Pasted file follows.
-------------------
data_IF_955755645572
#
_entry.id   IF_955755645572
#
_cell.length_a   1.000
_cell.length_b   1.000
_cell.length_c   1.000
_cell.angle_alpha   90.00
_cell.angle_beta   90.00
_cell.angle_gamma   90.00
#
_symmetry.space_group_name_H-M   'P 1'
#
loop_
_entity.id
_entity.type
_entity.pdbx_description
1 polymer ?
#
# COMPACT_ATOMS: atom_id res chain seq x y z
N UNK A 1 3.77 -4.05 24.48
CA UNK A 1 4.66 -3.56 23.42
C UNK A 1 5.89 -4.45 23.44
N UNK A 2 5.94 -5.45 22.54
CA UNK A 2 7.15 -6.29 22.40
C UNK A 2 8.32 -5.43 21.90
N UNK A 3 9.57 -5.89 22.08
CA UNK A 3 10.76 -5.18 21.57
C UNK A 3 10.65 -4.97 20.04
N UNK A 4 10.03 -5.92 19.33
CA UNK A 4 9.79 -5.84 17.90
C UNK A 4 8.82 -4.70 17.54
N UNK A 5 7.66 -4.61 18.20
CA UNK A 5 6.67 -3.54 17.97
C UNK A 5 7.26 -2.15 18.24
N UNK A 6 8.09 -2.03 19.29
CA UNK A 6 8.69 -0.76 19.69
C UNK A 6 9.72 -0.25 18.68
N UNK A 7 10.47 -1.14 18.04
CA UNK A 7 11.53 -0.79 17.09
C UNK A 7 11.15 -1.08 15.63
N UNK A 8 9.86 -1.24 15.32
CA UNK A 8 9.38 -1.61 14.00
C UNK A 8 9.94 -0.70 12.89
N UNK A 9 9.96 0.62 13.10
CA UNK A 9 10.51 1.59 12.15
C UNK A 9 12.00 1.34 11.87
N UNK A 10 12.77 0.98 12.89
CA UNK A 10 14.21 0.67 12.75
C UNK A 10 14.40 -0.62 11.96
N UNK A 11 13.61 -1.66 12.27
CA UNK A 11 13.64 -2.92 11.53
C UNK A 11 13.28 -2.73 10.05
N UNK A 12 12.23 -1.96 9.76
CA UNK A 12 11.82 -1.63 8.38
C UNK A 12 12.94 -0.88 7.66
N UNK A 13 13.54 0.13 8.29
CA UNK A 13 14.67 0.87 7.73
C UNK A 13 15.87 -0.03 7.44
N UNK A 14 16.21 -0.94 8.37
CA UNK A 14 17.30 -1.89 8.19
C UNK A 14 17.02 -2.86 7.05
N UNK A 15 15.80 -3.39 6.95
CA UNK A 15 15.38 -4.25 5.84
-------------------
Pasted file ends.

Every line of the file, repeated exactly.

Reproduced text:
data_IF_955755645572
#
_entry.id   IF_955755645572
#
_cell.length_a   1.000
_cell.length_b   1.000
_cell.length_c   1.000
_cell.angle_alpha   90.00
_cell.angle_beta   90.00
_cell.angle_gamma   90.00
#
_symmetry.space_group_name_H-M   'P 1'
#
loop_
_entity.id
_entity.type
_entity.pdbx_description
1 polymer ?
#
# COMPACT_ATOMS: atom_id res chain seq x y z
N UNK A 1 3.77 -4.05 24.48
CA UNK A 1 4.66 -3.56 23.42
C UNK A 1 5.89 -4.45 23.44
N UNK A 2 5.94 -5.45 22.54
CA UNK A 2 7.15 -6.29 22.40
C UNK A 2 8.32 -5.43 21.90
N UNK A 3 9.57 -5.89 22.08
CA UNK A 3 10.76 -5.18 21.57
C UNK A 3 10.65 -4.97 20.04
N UNK A 4 10.03 -5.92 19.33
CA UNK A 4 9.79 -5.84 17.90
C UNK A 4 8.82 -4.70 17.54
N UNK A 5 7.66 -4.61 18.20
CA UNK A 5 6.67 -3.54 17.97
C UNK A 5 7.26 -2.15 18.24
N UNK A 6 8.09 -2.03 19.29
CA UNK A 6 8.69 -0.76 19.69
C UNK A 6 9.72 -0.25 18.68
N UNK A 7 10.47 -1.14 18.04
CA UNK A 7 11.53 -0.79 17.09
C UNK A 7 11.15 -1.08 15.63
N UNK A 8 9.86 -1.24 15.32
CA UNK A 8 9.38 -1.61 14.00
C UNK A 8 9.94 -0.70 12.89
N UNK A 9 9.96 0.62 13.10
CA UNK A 9 10.51 1.59 12.15
C UNK A 9 12.00 1.34 11.87
N UNK A 10 12.77 0.98 12.89
CA UNK A 10 14.21 0.67 12.75
C UNK A 10 14.40 -0.62 11.96
N UNK A 11 13.61 -1.66 12.27
CA UNK A 11 13.64 -2.92 11.53
C UNK A 11 13.28 -2.73 10.05
N UNK A 12 12.23 -1.96 9.76
CA UNK A 12 11.82 -1.63 8.38
C UNK A 12 12.94 -0.88 7.66
N UNK A 13 13.54 0.13 8.29
CA UNK A 13 14.67 0.87 7.73
C UNK A 13 15.87 -0.03 7.44
N UNK A 14 16.21 -0.94 8.37
CA UNK A 14 17.30 -1.89 8.19
C UNK A 14 17.02 -2.86 7.05
N UNK A 15 15.80 -3.39 6.95
CA UNK A 15 15.38 -4.25 5.84